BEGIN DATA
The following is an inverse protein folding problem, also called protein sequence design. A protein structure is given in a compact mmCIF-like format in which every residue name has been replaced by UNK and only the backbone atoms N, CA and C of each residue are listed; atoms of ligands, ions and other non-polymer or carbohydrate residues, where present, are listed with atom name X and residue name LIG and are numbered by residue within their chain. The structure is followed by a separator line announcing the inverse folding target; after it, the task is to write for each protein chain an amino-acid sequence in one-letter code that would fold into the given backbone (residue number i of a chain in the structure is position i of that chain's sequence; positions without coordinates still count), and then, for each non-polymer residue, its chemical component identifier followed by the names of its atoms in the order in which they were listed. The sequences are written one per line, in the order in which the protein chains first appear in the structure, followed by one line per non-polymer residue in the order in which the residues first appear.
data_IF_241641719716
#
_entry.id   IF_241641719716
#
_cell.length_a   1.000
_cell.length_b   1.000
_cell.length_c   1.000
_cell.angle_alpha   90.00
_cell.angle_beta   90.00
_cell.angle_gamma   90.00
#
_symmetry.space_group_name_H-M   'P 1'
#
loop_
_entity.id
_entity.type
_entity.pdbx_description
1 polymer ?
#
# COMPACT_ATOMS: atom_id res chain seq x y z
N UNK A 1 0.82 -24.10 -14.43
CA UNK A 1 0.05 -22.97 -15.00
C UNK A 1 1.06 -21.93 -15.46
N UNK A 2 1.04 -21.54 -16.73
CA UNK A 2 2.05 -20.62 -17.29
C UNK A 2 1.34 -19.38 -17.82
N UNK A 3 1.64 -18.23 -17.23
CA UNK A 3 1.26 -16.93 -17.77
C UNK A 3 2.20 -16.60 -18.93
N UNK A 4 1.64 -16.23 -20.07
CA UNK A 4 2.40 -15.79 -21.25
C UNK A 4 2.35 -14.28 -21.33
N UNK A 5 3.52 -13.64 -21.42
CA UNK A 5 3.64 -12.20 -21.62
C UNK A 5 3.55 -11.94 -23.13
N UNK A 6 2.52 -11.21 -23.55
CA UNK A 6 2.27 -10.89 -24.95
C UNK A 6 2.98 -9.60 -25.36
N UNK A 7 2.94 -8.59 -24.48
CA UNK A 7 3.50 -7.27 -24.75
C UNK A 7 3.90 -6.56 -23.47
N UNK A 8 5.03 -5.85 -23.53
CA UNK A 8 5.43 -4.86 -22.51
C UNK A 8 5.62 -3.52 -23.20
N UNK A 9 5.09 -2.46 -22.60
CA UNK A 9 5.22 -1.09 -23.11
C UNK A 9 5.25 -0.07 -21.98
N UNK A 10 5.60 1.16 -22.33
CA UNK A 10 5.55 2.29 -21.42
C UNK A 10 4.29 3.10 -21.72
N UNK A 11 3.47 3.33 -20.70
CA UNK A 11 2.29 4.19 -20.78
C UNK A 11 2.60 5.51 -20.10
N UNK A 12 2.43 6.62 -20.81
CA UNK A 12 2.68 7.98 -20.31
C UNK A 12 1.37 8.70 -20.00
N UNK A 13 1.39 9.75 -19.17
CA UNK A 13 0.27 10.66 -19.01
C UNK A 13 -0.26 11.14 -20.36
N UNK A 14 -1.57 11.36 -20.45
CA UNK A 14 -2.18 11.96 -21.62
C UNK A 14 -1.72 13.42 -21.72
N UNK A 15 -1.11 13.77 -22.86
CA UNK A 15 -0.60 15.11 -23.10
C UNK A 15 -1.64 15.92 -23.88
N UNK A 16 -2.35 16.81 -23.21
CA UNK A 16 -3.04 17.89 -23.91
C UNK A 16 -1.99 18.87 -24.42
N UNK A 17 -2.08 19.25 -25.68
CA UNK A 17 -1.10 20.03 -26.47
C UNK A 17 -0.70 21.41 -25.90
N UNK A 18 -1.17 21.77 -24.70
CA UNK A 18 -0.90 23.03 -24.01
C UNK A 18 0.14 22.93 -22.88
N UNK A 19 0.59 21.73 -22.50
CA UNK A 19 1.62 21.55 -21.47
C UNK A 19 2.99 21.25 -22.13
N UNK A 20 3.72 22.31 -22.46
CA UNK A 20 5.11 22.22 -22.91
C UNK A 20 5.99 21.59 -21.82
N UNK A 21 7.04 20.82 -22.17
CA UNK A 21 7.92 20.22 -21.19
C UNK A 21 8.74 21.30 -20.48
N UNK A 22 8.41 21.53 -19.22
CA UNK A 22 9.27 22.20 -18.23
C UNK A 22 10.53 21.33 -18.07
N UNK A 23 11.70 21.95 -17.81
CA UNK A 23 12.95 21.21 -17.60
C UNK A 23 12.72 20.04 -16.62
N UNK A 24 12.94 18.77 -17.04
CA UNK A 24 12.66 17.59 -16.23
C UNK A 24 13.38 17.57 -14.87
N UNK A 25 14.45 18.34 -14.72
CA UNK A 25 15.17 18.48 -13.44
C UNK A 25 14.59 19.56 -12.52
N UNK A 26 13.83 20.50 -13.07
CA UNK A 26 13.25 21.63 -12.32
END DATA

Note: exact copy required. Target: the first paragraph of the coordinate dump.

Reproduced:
The following is an inverse protein folding problem, also called protein sequence design. A protein structure is given in a compact mmCIF-like format in which every residue name has been replaced by UNK and only the backbone atoms N, CA and C of each residue are listed; atoms of ligands, ions and other non-polymer or carbohydrate residues, where present, are listed with atom name X and residue name LIG and are numbered by residue within their chain. The structure is followed by a separator line announcing the inverse folding target; after it, the task is to write for each protein chain an amino-acid sequence in one-letter code that would fold into the given backbone (residue number i of a chain in the structure is position i of that chain's sequence; positions without coordinates still count), and then, for each non-polymer residue, its chemical component identifier followed by the names of its atoms in the order in which they were listed. The sequences are written one per line, in the order in which the protein chains first appear in the structure, followed by one line per non-polymer residue in the order in which the residues first appear.